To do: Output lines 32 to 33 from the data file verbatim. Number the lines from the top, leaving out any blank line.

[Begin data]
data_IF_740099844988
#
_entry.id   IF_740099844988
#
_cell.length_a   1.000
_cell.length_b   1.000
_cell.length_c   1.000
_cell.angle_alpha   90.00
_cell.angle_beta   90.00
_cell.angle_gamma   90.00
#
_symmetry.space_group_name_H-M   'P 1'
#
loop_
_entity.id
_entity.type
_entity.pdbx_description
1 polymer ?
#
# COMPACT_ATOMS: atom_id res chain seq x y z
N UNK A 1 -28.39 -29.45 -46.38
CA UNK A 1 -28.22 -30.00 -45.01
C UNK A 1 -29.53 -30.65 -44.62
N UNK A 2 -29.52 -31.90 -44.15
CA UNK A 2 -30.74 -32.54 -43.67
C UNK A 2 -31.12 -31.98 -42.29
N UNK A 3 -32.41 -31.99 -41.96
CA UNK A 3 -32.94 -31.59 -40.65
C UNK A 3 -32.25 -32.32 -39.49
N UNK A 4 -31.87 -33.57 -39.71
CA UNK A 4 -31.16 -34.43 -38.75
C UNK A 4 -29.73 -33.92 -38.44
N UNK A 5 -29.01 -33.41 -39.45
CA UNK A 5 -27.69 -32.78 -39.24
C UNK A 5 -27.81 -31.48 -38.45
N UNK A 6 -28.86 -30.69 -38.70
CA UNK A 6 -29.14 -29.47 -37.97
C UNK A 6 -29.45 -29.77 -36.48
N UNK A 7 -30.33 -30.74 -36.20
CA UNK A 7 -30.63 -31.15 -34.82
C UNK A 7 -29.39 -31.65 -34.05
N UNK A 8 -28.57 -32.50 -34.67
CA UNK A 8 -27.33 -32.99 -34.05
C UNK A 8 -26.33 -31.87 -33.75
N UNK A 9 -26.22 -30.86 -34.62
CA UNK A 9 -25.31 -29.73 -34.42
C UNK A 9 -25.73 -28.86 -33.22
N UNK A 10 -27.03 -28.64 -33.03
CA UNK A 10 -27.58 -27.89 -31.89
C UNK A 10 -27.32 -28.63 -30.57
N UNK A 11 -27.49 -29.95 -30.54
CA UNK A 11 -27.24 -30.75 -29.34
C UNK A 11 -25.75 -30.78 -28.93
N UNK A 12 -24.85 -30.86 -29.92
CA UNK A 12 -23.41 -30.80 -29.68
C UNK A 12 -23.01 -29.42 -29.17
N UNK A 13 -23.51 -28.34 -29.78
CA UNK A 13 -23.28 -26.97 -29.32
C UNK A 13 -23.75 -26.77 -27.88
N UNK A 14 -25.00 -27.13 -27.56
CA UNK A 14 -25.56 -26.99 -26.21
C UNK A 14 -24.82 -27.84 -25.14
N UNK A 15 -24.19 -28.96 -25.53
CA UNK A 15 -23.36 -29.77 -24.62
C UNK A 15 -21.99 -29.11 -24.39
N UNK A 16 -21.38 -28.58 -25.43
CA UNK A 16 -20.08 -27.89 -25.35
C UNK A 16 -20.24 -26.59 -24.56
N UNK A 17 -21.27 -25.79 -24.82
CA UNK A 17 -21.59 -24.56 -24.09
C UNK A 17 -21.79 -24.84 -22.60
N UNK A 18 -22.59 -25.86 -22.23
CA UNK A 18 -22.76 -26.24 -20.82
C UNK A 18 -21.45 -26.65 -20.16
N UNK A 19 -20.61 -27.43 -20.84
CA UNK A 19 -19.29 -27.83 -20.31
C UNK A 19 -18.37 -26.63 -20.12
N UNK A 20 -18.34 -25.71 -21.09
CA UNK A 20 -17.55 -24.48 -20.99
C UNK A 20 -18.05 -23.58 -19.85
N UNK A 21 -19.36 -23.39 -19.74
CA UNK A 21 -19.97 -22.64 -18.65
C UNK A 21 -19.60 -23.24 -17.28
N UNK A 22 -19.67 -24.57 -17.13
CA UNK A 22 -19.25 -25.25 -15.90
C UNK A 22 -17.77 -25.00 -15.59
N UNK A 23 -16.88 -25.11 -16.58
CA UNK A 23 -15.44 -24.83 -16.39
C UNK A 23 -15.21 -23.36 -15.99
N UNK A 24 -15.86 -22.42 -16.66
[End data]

C UNK A 4 -29.73 -33.92 -38.44
N UNK A 5 -29.01 -33.41 -39.45